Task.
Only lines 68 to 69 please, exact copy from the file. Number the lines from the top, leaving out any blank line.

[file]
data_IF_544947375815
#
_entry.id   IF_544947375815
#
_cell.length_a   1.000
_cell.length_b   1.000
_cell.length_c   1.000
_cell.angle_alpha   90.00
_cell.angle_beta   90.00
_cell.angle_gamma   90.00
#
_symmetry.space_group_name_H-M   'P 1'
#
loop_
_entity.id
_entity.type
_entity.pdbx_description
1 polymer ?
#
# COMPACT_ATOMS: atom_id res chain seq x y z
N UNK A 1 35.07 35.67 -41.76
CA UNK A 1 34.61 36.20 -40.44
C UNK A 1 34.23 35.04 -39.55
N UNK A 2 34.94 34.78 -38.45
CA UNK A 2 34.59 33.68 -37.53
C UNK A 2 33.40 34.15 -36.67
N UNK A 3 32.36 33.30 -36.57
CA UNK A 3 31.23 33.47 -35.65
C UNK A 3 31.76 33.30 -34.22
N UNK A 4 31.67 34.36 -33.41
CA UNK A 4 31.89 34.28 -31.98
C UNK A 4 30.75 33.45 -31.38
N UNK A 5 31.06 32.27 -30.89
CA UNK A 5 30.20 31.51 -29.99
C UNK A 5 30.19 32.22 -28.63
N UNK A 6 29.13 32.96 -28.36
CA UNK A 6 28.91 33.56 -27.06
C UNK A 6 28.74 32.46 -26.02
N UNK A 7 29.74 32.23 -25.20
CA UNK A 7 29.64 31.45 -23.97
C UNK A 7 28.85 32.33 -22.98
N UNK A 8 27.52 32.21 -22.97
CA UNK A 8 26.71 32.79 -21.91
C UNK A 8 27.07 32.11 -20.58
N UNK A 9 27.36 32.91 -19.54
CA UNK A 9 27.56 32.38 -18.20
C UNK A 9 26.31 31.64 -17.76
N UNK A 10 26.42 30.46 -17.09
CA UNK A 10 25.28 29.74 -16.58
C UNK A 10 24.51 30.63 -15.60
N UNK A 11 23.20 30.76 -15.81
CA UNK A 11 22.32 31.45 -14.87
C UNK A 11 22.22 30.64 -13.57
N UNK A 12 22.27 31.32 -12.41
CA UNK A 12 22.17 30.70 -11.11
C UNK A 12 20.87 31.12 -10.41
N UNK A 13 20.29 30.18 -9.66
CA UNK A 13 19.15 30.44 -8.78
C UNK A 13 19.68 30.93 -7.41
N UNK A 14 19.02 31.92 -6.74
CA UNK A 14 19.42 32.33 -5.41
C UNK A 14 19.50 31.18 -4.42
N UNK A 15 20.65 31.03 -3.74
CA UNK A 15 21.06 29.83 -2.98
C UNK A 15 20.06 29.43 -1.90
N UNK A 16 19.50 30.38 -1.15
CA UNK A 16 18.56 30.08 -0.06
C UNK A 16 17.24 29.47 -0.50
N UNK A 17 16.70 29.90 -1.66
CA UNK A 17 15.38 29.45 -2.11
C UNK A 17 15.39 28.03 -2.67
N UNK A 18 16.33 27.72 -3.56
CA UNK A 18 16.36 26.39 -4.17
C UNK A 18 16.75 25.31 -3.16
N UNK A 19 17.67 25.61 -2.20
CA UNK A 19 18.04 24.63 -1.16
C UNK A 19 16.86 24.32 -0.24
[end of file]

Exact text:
C UNK A 16 17.24 29.47 -0.50
N UNK A 17 16.70 29.90 -1.66